Star Trek: The Motion Picture (1979, Robert Wise)‬‬‬‬‬‬‬‬‬‬‬‬‬‬‬‬


A bizarre and dangerous space cloud is heading for Earth, so a recently refitted USS Enterprise – again commanded by its old captain, James T Kirk – is sent to investigate…

Regulars: Kirk is now an admiral, Earthbound, and rather stern. He quickly takes over the Enterprise, the only available ship, when the crisis occurs and clashes with its captain, who he demotes. Spock begins the movie on Vulcan, taking part in a ritual to purge any emotional tendencies or something – when we first see him, he has a haircut like Daryl Dixon from The Walking Dead, but he’s changed it by the time he turns up on the Enterprise at the 47-minute mark. Dr McCoy is on fine grumpy form after Kirk drafts him out of retirement for the mission – he gets all the best lines and acts as much as Kirk’s counsellor as a medical doctor. Scotty’s been refitting the ship for 18 months and is worried that it hasn’t had a ‘shakedown’ test run yet. Chekov at least gets a cheeky smile when he first sees Ilia and is later injured; Uhura and Sulu have only functional lines and are, in effect, extras with minimal dialogue. Majel Barrett reprises her TV role of Christine Chapel (and is credited as if part of the main crew), as does Grace Lee Whitney as Yeoman Rand.

Guest stars: Stephen Collins (All the President’s Men, Brewster’s Millions, Jumpin’ Jack Flash, recent news stories about being a paedophile) plays Will Decker, the guy who Kirk pushes aside to assume command. Persis Khambatta shaved her head bald to play Ilia, a Deltan navigator, and was cast when the project was a TV series. Ilia announces her oath of celibacy within seconds of showing up, takes Chekov’s usual place on the bridge (he gets a new station off to the side), and then is essentially killed off. There’s good conflict between Kirk and Decker, but the plethora of crewmembers means that neither Decker nor Ilia, potentially interesting characters, gets enough focus.

Best bits:

* The clanging, electrical-disturbance sound effect given to the cloud.

* The first appearance of the Enterprise’s bridge. It’s a hive of activity, shown off in a slow pan, before Kirk steps in and there’s silence.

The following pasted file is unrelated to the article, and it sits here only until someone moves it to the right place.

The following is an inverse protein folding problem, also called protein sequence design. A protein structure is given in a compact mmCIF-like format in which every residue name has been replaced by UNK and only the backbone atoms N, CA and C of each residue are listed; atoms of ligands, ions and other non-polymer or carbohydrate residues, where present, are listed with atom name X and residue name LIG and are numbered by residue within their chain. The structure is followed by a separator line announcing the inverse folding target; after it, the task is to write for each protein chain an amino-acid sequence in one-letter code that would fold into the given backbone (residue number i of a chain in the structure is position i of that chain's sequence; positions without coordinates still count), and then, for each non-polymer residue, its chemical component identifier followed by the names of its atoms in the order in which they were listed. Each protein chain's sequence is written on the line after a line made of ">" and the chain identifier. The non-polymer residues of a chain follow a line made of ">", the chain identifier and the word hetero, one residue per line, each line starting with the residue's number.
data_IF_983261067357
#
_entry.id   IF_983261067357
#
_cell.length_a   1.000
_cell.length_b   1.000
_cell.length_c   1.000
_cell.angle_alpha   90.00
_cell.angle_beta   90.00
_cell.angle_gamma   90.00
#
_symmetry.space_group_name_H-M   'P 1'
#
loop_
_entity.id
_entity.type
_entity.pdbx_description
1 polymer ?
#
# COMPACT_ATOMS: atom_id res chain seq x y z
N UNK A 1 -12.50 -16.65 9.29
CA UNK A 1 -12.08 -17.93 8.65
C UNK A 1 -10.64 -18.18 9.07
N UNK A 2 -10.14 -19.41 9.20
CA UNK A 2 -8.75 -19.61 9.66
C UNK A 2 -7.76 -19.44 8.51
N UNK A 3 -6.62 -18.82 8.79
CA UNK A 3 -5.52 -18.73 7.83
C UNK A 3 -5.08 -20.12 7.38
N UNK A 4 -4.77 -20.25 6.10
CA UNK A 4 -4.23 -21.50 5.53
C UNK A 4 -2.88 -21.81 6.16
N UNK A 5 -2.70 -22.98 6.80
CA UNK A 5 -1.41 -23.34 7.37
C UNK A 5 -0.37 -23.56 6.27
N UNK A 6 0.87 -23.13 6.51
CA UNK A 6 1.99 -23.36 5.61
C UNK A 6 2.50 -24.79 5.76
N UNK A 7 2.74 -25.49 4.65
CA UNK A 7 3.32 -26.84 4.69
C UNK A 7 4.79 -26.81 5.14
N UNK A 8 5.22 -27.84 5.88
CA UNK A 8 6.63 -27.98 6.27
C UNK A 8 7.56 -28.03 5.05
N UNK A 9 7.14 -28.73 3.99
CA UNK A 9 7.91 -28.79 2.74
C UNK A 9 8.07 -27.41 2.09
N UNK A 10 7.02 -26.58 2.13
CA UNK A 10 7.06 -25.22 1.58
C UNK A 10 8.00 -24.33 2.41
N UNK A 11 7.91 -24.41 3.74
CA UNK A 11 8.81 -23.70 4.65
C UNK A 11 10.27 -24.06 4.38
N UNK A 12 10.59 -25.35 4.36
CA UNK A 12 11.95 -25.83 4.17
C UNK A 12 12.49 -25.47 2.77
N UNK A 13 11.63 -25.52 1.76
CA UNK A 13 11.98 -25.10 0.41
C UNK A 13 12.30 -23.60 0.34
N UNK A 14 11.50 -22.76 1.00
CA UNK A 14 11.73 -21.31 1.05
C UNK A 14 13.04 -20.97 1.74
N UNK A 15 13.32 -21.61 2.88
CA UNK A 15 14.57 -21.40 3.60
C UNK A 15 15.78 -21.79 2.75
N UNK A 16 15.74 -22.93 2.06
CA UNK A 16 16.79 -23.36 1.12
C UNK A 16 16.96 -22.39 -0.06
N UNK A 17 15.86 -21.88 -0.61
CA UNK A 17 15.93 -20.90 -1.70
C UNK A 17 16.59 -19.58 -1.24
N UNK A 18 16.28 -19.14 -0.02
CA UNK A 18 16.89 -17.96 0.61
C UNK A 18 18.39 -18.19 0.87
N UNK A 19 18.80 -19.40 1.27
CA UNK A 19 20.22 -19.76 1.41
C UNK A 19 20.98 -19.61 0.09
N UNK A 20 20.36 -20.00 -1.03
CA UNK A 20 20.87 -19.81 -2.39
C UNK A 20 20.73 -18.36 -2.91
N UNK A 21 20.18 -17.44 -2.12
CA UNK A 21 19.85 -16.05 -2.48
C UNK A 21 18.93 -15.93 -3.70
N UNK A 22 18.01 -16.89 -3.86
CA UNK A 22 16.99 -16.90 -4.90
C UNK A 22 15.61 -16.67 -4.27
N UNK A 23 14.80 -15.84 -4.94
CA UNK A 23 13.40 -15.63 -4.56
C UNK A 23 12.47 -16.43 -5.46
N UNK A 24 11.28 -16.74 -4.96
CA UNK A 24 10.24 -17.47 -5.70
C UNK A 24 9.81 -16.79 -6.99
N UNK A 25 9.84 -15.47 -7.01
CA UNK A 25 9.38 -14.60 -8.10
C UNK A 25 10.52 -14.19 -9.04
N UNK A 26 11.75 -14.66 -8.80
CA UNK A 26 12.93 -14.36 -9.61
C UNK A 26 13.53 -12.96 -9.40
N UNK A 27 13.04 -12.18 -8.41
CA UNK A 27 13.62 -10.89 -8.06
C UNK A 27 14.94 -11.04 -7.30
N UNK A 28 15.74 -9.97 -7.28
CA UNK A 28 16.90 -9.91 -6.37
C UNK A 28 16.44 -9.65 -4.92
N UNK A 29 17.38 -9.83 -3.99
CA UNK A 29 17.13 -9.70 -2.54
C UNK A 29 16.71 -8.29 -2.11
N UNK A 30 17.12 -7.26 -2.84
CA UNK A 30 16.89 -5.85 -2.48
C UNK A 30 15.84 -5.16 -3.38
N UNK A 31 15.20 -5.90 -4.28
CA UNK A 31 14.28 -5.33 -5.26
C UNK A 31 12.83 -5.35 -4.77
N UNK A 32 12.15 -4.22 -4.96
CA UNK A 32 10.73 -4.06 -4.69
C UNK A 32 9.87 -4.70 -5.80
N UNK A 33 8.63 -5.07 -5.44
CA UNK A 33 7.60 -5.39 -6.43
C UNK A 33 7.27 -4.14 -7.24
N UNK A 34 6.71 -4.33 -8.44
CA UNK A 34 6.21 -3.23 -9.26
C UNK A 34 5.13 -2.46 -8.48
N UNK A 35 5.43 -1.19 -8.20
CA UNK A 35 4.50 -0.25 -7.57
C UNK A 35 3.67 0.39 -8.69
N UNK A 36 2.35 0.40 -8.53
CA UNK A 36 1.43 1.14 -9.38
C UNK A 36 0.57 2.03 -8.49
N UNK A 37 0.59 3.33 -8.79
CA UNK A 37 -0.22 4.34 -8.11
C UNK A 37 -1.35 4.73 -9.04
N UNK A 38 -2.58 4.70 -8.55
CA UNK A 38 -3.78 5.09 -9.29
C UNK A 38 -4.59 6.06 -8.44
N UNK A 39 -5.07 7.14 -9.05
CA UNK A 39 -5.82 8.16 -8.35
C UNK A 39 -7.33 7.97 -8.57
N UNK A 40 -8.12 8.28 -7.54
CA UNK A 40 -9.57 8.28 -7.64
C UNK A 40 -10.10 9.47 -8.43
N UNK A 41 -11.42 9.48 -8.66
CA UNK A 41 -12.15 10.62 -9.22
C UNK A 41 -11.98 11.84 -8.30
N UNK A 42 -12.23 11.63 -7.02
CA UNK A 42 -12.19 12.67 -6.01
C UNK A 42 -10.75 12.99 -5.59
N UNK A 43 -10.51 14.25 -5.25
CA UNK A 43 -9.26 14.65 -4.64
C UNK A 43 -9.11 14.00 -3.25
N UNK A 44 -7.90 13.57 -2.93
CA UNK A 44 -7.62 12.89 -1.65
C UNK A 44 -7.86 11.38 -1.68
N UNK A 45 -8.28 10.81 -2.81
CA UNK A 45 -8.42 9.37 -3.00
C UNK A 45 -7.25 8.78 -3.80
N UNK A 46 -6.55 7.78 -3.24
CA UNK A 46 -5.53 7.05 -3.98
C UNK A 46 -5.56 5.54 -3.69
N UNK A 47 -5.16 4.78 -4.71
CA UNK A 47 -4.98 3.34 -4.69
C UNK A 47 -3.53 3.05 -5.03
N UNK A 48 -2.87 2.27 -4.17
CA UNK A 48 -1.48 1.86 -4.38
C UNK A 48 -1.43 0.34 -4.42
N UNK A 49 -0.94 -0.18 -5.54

* The body horror of a transporter accident. (“Starfleet, do you have them?” “Enterprise, what we got back didn’t live long. Fortunately.”)

* McCoy’s Robinson Crusoe beard, which he soon shaves off.

* The psychedelica – freaky streaks of colour on the film, slow-motion dialogue – as the ship flies through a wormhole.

* Spock arrives – and calmly takes over (Kirk is clearly happy to see his old pal).

* William Shatner gives us a couple of brilliantly idiosyncratic line-readings, such as when he implores Spock to sit down so they can chat.

* Ilya suddenly vanishing from the bridge.

* Spock’s 2001: A Space Odyssey-style journey into the heart of the cloud and the subsequent attempt at a mind-meld. (Special-effects genius Douglas Trumbull worked on both movies.)

* The revelation of what V’Ger actually is.

* Kirk’s final line. Asked for a new course, he says, “Out there… Thatta way.”

TV tie-in: For each movie of this process, I’m also watching an episode of TV Star Trek that somehow relates to it (directly or thematically). Here, I did The Doomsday Machine from the original show’s second season. When The Motion Picture was being written, it was decided that Will Decker was the son of this episode’s main guest character, Matt Decker. It’s a drama chiefly about Starfleet officers relieving other Starfleet officers of command, but it has a good countdown-to-detonation climax.

Review: Cinematic in scope, but televisual in story, this certainly has a lot going for it. The model work, matte shots and other special effects are fantastic and give the movie a real sense of grandeur. The music, by Jerry Goldsmith, does too. The concept of V’Ger – what it is, what it’s doing – is a terrific sci-fi idea. But, as many others have said, the whole thing is just too lethargic to be fully entertaining. Scenes drag on; there’s no drive to the storytelling. The film swoons and pores over model shots, tiresomely showing them off rather than – as in, say, Star Wars or Superman: The Movie – making them seem part of the fiction. The most bizarre example is a four-and-a-half-minute sequence where, with no dialogue at all, Kirk and Scotty take a shuttle ride over to the Enterprise. (“Get on with it!” you scream.) It doesn’t help that the film is almost totally po-faced. Kirk’s relationships with Spock and McCoy give us a few moments of charm, and the film comes alive in a scene between the three men, but mostly it’s earnest and humourless stuff. The physical production design – especially the antiseptic, unflattering costumes – is also really drab. It’s a good job I already know the series gets better than this.

Five friendly messages out of 10.

Thanks to Robert Dick for help with research and planning of these reviews.

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